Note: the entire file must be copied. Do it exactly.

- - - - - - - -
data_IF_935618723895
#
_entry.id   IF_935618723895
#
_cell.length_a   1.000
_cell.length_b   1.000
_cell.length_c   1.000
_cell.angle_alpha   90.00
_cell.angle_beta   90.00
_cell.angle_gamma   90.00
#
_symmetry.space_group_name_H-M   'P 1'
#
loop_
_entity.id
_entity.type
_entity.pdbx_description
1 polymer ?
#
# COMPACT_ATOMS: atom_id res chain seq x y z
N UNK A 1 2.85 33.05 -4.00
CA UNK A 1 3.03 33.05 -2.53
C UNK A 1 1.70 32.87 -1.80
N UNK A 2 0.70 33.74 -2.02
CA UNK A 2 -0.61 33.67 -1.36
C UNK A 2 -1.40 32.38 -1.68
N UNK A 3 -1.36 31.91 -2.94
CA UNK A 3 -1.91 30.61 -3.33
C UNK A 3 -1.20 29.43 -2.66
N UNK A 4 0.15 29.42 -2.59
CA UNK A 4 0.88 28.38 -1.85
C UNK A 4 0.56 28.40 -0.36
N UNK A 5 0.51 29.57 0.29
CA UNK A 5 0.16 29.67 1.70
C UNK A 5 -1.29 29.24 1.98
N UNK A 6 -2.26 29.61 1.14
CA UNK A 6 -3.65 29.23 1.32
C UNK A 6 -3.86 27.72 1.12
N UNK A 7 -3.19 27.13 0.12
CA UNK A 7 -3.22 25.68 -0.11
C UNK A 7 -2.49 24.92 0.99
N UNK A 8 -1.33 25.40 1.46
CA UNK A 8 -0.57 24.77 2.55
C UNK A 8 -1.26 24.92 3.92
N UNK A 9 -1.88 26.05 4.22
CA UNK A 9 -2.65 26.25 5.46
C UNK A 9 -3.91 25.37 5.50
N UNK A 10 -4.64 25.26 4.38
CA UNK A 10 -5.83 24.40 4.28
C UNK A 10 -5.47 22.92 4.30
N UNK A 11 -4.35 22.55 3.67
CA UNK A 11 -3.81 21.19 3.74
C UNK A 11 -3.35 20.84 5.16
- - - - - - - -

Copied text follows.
data_IF_935618723895
#
_entry.id   IF_935618723895
#
_cell.length_a   1.000
_cell.length_b   1.000
_cell.length_c   1.000
_cell.angle_alpha   90.00
_cell.angle_beta   90.00
_cell.angle_gamma   90.00
#
_symmetry.space_group_name_H-M   'P 1'
#
loop_
_entity.id
_entity.type
_entity.pdbx_description
1 polymer ?
#
# COMPACT_ATOMS: atom_id res chain seq x y z
N UNK A 1 2.85 33.05 -4.00
CA UNK A 1 3.03 33.05 -2.53
C UNK A 1 1.70 32.87 -1.80
N UNK A 2 0.70 33.74 -2.02
CA UNK A 2 -0.61 33.67 -1.36
C UNK A 2 -1.40 32.38 -1.68
N UNK A 3 -1.36 31.91 -2.94
CA UNK A 3 -1.91 30.61 -3.33
C UNK A 3 -1.20 29.43 -2.66
N UNK A 4 0.15 29.42 -2.59
CA UNK A 4 0.88 28.38 -1.85
C UNK A 4 0.56 28.40 -0.36
N UNK A 5 0.51 29.57 0.29
CA UNK A 5 0.16 29.67 1.70
C UNK A 5 -1.29 29.24 1.98
N UNK A 6 -2.26 29.61 1.14
CA UNK A 6 -3.65 29.23 1.32
C UNK A 6 -3.86 27.72 1.12
N UNK A 7 -3.19 27.13 0.12
CA UNK A 7 -3.22 25.68 -0.11
C UNK A 7 -2.49 24.92 0.99
N UNK A 8 -1.33 25.40 1.46
CA UNK A 8 -0.57 24.77 2.55
C UNK A 8 -1.26 24.92 3.92
N UNK A 9 -1.88 26.05 4.22
CA UNK A 9 -2.65 26.25 5.46
C UNK A 9 -3.91 25.37 5.50
N UNK A 10 -4.64 25.26 4.38
CA UNK A 10 -5.83 24.40 4.28
C UNK A 10 -5.47 22.92 4.30
N UNK A 11 -4.35 22.55 3.67
CA UNK A 11 -3.81 21.19 3.74
C UNK A 11 -3.35 20.84 5.16